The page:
Car­bo­hy­drates fuel your brain and body

The Hamilton Spectator - - HEALTH - ERNIE SCHRAMAYR

Last week, I spoke about car­bo­hy­drates in gen­eral terms. My goal was to re­duce some of the anx­i­ety that peo­ple feel about eat­ing them. There are, lit­er­ally, peo­ple who are afraid of pota­toes!

Along with pro­teins and fats, car­bo­hy­drates are a macro nu­tri­ent group that plays a very im­por­tant role in hu­man nu­tri­tion. They are a ma­jor en­ergy source for both the brain and the body, they pro­vide us with much-needed fi­bre, and car­bo­hy­drate-con­tain­ing foods (such as whole fruits and whole grains) are packed with vi­ta­mins and min­er­als. The anx­i­ety for most peo­ple comes from the fear of carbs “mak­ing them fat.”

Overeat­ing any foods, in­clud­ing car­bo­hy­drates, can make one fat, but, in 30 years of fit­ness train­ing and sports, I have never met any­one who was fat from eat­ing too many pota­toes or bing­ing on too many ap­ples. This week, I want to be spe­cific and pro­vide a list of com­plex car­bo­hy­drates that you can add to your daily diet, in place of the more re­fined, pro­cessed va­ri­ety to in­crease your health, your en­ergy lev­els and help you in be­ing lean.

1. Oat­meal. A great food to have at break­fast to start your day, oats are unique in that they are good for re­plen­ish­ing en­ergy stores and for help­ing to sta­bi­lize blood sugar. Mix in some whey pro­tein be­fore eat­ing or have a bowl of oat­meal as a side dish with your eggs at break­fast along with some fruit for a com­plete meal.

2. Mixed berries. Blue­ber­ries, straw­ber­ries, rasp­ber­ries and black­ber­ries should all be a sta­ple food. They are loaded with nu­tri­tion and it is be­lieved they have prop­er­ties im­por­tant in the pre­ven­tion of cancer as well as di­a­betes. Low in calo­ries, berries also have less of an ef­fect on blood sugar than most other fruits.

3. Sweet pota­toes. Sweet pota­toes are packed with nu­tri­ents, fi­bre and an­tiox­i­dants. They pro­vide long-last­ing en­ergy and can help sta­bi­lize blood sugar when eaten as part of a com­plete meal with some pro­tein and healthy fat. Ex­per­i­ment with boil­ing, bak­ing or even mash­ing them in place of reg­u­lar white pota­toes.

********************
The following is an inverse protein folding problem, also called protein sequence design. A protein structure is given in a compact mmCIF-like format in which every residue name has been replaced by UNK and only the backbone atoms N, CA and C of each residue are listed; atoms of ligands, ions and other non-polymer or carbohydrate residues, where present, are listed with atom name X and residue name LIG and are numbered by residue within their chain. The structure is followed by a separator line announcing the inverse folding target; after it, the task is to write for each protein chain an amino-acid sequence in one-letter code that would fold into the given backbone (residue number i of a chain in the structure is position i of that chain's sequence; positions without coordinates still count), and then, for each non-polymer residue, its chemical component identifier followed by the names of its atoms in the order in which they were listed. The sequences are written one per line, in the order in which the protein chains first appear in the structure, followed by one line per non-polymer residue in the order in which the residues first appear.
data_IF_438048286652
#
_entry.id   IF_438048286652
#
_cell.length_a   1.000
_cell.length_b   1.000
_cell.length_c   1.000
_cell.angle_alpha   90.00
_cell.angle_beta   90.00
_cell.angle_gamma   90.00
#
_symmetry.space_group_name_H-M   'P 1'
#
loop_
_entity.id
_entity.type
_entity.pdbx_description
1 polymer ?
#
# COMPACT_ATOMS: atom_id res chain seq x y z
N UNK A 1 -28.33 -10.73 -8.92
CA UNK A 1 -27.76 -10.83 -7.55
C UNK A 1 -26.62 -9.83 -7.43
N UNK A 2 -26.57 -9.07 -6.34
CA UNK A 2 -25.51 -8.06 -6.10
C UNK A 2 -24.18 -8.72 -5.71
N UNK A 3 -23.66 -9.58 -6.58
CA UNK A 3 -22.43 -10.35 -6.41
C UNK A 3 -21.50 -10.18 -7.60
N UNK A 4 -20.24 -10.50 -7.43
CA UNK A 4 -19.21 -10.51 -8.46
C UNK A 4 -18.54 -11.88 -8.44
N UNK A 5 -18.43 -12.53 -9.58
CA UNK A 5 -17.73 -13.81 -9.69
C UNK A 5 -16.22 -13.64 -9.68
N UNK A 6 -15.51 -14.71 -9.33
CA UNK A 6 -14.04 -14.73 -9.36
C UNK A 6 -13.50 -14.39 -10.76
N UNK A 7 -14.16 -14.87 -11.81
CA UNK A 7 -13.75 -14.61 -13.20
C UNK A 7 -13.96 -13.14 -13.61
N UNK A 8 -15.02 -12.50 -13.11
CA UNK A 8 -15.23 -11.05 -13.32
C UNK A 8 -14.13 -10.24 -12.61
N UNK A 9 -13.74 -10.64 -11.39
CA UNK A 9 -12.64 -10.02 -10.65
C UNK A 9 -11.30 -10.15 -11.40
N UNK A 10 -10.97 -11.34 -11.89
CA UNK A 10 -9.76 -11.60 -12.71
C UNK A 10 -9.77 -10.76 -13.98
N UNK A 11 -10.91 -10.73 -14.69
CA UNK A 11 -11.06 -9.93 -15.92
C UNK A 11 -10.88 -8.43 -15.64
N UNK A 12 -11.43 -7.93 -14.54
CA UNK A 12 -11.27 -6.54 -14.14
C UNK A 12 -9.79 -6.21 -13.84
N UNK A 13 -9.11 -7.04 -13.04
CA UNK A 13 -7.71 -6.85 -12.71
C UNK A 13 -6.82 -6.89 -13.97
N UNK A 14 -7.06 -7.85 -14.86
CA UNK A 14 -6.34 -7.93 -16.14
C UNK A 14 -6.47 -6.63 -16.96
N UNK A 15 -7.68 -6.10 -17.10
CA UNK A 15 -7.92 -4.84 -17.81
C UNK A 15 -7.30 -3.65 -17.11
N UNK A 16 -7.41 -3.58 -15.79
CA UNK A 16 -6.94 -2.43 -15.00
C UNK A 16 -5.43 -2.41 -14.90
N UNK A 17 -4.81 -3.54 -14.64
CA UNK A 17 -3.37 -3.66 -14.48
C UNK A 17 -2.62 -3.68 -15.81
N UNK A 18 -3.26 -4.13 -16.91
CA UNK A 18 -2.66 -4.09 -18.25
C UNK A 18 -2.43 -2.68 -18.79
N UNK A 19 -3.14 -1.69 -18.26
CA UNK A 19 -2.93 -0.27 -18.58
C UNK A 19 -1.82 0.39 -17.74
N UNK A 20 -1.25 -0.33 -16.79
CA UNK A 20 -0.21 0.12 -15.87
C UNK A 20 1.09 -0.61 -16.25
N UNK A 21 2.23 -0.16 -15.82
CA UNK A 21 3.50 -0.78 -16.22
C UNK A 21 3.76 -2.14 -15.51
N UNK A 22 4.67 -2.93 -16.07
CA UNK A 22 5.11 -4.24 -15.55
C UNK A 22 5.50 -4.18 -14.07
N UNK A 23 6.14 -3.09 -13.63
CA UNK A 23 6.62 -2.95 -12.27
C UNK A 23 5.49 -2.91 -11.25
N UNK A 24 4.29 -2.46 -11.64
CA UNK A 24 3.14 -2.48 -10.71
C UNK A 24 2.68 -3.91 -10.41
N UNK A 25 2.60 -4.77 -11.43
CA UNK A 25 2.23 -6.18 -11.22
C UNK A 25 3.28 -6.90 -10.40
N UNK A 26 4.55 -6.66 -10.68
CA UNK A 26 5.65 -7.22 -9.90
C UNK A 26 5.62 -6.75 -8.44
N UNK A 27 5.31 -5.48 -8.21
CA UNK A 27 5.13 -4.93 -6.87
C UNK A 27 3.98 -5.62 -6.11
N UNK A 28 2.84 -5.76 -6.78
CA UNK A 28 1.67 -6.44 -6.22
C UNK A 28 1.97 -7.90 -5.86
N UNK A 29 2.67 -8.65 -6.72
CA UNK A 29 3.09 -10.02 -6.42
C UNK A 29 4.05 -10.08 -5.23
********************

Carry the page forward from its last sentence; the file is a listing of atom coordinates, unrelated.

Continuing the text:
4. Chick­peas and beans. Starchy car­bo­hy­drates, chick­peas and beans (kid­ney, pinto, navy, etc.) con­tain sig­nif­i­cant amounts of pro­tein and are very high in fi­bre. Ex­tremely ver­sa­tile, you can add them to a “meal” salad of veg­eta­bles and meat to pro­vide com­plex car­bo­hy­drates that will make you feel more sat­is­fied af­ter eat­ing. It’s also easy to add mixed canned beans to your favourite soups.

5. Rice. The in­ter­est­ing thing about rice is that there are so many dif­fer­ent va­ri­eties. Brown (whole grain) rice is higher in fi­bre and nu­tri­ents and also has a lower glycemic in­dex (it has less of an ef­fect on blood sugar) mak­ing it a bet­ter choice for some­one try­ing to lose weight. White rice, on the other hand, has a higher glycemic in­dex (mean­ing that it can raise blood sugar lev­els quickly). For an ath­lete who is try­ing to re­plen­ish glyco­gen stores af­ter hard train­ing ses­sions, white rice is ideal in mod­er­a­tion.

6. Colour­ful veg­eta­bles. Pep­pers, toma­toes and leafy green veg­eta­bles should be con­sumed in co­pi­ous amounts ev­ery sin­gle day. They pro­vide es­sen­tial nu­tri­ents, fi­bre, wa­ter and the va­ri­ety of colours means you are get­ting a wide ar­ray of vi­ta­mins and an­tiox­i­dants as­so­ci­ated with bet­ter blood sugar man­age­ment, less in­flam­ma­tion and in­creased en­ergy. Look for ways to add veg­gies to your meals by stuff­ing them in pitas and sand­wiches or have them raw as a snack.

Ul­ti­mately, it re­ally is about bal­ance. Plan your meals and snacks to con­tain pro­tein, fi­bre, starch and even healthy fat. At dif­fer­ent times, your pro­por­tions will change based on your en­ergy needs and on your health and fit­ness goals.

Re­mem­ber that all the four groups above are im­por­tant and that a diet plan that ex­cludes an en­tire macro nu­tri­ent cat­e­gory might bring about short term suc­cess, but, is un­likely to be sus­tain­able over a long du­ra­tion. If you can’t sus­tain it, you can’t main­tain it!

Med­i­cal ex­er­cise spe­cial­ist Ernie Schramayr, CPT, helps his clients man­age med­i­cal con­di­tions with ex­er­cise. You can fol­low him at ernies­fit­ness­ 905-741-7532 or ernies­fit­ness­


Sweet pota­toes are packed with nu­tri­ents, fi­bre and an­tiox­i­dants.

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